So here’s a crazy idea: How about if companies announced that from now on people were going to be judged as individuals and that nobody would be given any preference or suffer any discrimination on the basis of skin color, national origin, or sex? They could make clear that this applied to men and women, minorities and non-minorities alike. Might that possibly be a good way to advance nondiscrimination against women and minorities, but also reassure men and nonminorities that they wouldn’t be discriminated against either — just the objectives the article touts?

Affirmative Action for Air-Traffic Controllers? -- Surely I can’t be serious, right?  I’m afraid so, but fortunately our frequently ally, the Mountain States Legal Foundation, is on the case.  And don’t call me “Shirley.

MLB to Make Hiring Spanish-Language Interpreters Mandatory -- According to this Washington Post story, “Major League Baseball and the players union sent a memo to all 30 teams informing them that, beginning this 2016 season, they must hire a full-time Spanish language interpreter for players.” How about requiring English-language classes in addition to — or instead of — the interpreters?  Isn’t learning English what we would expect for any other professional who expected to spend a lot of time working here and dealing with other Americans?

FBI Physical Standards in the Fourth Circuit – Here’s an interesting article, describing a court of appeals decision that upheld an FBI special-agent requirement that men, but not women, be able to do 30 push-ups.

I have mixed feelings about this. If the point of the test is to make sure that special agents are generally physically fit, which the FBI argued and the court believed, then having different requirements for men and women makes sense. But if the point is to make sure that special agents have a certain level of physical strength so that they can beat up bad guys, then not so much. (For lawyer aficionados of Title VII of the 1964 Civil Rights Act, by the way, my offhand reaction is that the court would have been better off saying that there’s a “bona fide occupational qualification” — or “BFOQ” — justifying the “sex-norming” here.) The unanimous panel was all Democrat-appointed, by the way, and the district judge who had ruled the other way was a Reagan appointee — not that elections matter, of course.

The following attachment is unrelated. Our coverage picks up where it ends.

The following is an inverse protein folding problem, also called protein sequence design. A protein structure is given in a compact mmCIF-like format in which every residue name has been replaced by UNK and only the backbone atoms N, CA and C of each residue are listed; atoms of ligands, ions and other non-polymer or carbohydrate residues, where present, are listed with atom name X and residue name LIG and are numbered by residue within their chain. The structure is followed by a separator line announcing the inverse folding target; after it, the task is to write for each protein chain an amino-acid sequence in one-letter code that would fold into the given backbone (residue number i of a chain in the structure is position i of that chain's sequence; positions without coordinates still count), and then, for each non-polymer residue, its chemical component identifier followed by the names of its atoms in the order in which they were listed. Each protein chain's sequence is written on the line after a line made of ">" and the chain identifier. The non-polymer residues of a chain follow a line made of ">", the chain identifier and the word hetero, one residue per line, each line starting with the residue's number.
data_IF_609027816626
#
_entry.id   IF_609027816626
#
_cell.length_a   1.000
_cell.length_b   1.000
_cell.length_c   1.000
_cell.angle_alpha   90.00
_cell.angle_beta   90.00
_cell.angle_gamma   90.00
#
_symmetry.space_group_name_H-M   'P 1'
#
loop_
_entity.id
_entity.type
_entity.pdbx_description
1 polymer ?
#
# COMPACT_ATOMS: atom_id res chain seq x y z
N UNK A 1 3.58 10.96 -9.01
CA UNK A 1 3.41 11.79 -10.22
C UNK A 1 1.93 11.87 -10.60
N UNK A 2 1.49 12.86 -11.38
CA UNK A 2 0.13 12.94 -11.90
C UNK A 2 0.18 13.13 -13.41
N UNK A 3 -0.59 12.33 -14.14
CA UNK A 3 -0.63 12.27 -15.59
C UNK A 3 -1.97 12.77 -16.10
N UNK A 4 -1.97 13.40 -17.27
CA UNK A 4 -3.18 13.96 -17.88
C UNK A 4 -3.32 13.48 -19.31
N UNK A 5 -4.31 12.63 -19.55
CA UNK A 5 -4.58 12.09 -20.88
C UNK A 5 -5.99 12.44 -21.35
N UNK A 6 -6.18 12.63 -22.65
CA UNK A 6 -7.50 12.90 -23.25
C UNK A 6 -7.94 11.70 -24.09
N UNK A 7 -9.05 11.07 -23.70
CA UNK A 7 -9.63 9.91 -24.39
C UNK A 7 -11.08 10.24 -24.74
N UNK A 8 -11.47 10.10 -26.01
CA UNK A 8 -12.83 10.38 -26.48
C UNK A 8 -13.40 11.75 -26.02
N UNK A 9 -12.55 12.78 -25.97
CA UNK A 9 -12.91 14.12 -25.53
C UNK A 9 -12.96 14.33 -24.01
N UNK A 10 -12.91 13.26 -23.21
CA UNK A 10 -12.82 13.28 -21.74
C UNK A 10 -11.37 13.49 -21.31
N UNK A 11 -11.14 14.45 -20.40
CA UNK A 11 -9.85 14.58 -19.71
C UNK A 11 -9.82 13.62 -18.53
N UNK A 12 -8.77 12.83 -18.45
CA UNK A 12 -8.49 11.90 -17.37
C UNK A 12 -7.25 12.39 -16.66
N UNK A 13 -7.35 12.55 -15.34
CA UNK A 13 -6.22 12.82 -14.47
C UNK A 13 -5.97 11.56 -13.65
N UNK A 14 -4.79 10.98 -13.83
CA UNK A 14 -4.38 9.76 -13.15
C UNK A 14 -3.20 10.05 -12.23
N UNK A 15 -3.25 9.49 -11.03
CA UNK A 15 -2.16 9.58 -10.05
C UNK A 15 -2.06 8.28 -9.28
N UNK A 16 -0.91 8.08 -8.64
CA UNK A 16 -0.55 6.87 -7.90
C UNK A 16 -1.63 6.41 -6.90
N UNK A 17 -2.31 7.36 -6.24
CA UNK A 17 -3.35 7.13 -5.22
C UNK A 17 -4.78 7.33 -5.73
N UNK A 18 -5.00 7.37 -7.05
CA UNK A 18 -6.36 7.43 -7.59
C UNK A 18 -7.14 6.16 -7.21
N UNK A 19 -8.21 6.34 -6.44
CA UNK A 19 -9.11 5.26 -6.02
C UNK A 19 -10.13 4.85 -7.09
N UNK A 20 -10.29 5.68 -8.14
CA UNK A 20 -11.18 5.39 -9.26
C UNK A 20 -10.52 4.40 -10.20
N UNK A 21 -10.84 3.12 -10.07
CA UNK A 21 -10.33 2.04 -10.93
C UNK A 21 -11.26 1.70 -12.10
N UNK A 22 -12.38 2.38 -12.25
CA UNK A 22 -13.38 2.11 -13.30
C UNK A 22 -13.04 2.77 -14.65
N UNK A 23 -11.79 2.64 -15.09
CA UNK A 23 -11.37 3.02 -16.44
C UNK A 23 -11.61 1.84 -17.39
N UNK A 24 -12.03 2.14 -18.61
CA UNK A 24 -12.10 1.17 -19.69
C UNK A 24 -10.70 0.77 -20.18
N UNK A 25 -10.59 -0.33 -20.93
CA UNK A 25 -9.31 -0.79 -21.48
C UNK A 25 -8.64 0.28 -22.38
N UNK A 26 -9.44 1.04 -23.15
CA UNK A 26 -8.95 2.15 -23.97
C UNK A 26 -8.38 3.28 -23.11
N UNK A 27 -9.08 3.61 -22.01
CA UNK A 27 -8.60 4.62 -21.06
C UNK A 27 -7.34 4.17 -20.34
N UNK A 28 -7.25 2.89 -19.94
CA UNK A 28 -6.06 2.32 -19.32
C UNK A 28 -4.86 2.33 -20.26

Of course, what may be lurking in the background here is a fear by the FBI that requiring men and women to pass the same test may have a “disparate impact” on women, and as all right-thinking people know, the “disparate impact” approach to civil-rights enforcement is fundamentally unsound. It’s also possible that the FBI just wants to have politically correct numbers, and that’s also too bad — just as it’s too bad that the Obama administration is forcing the Marines to give women ground combat roles despite research demonstrating that this will make the Marines less effective there. More on that here.

Cardinals Caught Twice – The University of Louisville has gotten caught twice recently with over-the-top political correctness:  running a "whites-need-not-apply" ad for a faculty position and overtly politicizing its law school. So that's twice it has done publicly what most universities do only secretly: discriminate in hiring and run a left-wing law school. Hypocrisy is the tribute that vice pays to virtue, but more and more academics confuse the two.

Déjà Vu and the Sanders–Clinton Race/Crime Exchange – The discussion of race during Sunday night’s debate, especially with regard to crime, was disturbing but not surprising, following as it did the standard leftist script — and since the two candidates said pretty much the same things they had said before, and which I have commented on before.
So, just briefly:  Senator Sanders bemoaned a “broken criminal-justice system,” “institutional racism,” and the way that police routinely “terrorize” and “bully” black people. Secretary Clinton repeatedly called for an end to “mass incarceration” and “systemic racism” (seeing the latter not only in the criminal justice system but in health care and all kinds of other places, too).  And Sanders again added that police departments must look like their communities (quotas, anyone?).

And, once more, the dog that didn’t bark is that there was no mention of the fact that 71 percent of African Americans are born out of wedlock, and it is the implosion of the black family that is most to blame for the continuing (and in many cases growing) racial disparities in this country — in crime, poverty, unemployment, substance abuse, and so on. The simple fact is that imprisonment rates reflect crime rates, and to characterize our police and prosecutors as systematically racist is false, divisive, and demagogic, and a call for less aggressive policing is the last thing that law-abiding people in high-crime areas want.

Fearless Predictions on How Racial Preferences Will End